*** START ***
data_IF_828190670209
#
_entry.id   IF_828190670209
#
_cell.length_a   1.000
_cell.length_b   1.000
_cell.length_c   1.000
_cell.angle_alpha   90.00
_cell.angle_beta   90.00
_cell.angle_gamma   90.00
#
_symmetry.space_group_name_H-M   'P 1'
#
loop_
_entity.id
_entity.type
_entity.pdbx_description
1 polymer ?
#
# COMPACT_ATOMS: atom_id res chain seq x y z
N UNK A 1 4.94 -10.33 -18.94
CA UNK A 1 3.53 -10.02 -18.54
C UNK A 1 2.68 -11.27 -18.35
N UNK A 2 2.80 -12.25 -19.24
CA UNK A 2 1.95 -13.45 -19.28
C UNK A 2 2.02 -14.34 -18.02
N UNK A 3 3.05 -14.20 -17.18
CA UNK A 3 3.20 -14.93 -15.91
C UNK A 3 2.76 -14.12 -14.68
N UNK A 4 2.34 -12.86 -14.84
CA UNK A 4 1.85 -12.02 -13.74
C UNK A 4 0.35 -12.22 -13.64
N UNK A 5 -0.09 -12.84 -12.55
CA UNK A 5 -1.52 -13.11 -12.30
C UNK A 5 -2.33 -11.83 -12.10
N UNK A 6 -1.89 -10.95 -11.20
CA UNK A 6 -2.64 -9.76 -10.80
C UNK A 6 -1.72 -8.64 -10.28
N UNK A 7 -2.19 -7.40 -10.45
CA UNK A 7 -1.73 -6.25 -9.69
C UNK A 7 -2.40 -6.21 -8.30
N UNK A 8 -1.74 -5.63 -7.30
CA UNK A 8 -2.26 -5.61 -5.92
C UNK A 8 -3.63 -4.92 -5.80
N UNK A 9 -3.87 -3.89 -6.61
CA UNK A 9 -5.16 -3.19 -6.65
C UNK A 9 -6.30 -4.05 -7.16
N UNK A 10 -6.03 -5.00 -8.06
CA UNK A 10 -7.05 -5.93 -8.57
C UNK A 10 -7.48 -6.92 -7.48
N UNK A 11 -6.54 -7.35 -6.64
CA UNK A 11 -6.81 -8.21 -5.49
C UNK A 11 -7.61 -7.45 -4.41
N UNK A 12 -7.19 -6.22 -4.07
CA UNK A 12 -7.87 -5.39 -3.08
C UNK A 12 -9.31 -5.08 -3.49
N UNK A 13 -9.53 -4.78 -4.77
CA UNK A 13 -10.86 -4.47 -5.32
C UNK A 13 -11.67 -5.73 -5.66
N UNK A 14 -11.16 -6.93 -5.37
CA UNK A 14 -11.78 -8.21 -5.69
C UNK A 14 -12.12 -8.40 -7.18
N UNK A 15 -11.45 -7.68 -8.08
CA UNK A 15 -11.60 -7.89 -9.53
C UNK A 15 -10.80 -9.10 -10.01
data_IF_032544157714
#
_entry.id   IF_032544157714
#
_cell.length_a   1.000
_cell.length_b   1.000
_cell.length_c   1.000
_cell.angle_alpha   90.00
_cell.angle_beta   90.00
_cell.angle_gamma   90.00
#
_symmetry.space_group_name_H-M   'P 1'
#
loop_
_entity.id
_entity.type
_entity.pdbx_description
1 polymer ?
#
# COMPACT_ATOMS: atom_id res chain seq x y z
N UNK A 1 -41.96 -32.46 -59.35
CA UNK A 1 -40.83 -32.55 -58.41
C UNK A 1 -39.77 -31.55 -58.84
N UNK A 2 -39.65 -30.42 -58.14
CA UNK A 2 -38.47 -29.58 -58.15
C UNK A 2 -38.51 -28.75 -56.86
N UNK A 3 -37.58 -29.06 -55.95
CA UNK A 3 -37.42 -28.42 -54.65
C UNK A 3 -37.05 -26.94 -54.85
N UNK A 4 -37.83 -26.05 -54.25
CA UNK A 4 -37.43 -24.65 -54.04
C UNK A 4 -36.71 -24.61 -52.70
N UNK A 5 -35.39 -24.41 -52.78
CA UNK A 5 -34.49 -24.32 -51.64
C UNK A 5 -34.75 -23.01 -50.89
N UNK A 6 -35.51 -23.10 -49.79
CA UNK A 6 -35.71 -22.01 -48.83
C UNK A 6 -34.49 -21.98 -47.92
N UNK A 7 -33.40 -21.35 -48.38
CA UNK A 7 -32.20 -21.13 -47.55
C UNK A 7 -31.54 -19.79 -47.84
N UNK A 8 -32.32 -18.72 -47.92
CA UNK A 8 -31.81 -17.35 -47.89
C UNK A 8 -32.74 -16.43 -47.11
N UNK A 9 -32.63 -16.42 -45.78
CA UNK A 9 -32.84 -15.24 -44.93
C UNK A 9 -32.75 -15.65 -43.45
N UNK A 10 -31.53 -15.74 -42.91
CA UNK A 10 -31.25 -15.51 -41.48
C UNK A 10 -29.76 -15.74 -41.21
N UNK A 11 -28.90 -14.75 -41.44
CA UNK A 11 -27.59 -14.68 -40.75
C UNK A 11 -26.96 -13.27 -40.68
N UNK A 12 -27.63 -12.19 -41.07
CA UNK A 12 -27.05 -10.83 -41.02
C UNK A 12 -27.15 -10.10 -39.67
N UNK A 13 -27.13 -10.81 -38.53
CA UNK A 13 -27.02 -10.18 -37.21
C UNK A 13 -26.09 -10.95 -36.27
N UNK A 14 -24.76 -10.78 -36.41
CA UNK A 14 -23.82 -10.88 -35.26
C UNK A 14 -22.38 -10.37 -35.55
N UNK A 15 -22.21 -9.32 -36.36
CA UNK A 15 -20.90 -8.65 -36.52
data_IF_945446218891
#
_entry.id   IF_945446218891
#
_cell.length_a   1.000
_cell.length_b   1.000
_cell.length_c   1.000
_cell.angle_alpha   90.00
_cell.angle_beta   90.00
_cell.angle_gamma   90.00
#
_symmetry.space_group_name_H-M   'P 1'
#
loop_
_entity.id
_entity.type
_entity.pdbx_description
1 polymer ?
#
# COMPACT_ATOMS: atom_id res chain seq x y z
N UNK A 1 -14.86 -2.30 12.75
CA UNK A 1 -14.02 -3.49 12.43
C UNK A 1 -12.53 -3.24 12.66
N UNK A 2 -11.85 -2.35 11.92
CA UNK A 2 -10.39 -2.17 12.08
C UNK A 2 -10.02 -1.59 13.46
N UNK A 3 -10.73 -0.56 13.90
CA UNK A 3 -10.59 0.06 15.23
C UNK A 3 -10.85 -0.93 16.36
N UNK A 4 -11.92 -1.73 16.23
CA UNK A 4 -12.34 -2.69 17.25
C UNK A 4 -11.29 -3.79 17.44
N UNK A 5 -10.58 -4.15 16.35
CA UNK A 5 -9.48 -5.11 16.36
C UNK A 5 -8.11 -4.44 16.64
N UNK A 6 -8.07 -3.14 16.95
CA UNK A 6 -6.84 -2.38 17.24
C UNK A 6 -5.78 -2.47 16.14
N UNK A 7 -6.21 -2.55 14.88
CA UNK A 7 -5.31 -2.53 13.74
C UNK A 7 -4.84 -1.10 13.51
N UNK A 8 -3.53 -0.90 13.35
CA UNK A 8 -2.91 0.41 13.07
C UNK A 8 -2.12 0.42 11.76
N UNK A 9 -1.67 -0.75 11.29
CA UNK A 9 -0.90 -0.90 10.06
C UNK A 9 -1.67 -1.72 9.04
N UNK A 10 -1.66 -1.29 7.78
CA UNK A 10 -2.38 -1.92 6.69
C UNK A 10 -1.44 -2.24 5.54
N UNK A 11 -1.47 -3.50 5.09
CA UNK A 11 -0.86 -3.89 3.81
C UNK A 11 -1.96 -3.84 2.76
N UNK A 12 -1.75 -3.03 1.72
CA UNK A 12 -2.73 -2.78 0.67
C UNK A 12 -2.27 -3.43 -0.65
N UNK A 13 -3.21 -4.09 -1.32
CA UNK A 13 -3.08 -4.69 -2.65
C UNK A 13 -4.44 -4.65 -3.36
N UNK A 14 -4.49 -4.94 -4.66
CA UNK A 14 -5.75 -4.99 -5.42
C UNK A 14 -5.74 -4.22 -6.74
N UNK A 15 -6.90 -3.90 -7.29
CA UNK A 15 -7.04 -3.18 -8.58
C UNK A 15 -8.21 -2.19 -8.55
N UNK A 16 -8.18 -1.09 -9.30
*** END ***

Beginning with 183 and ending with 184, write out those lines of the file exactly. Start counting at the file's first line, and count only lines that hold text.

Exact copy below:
N UNK A 12 -1.75 -3.03 1.72
CA UNK A 12 -2.73 -2.78 0.67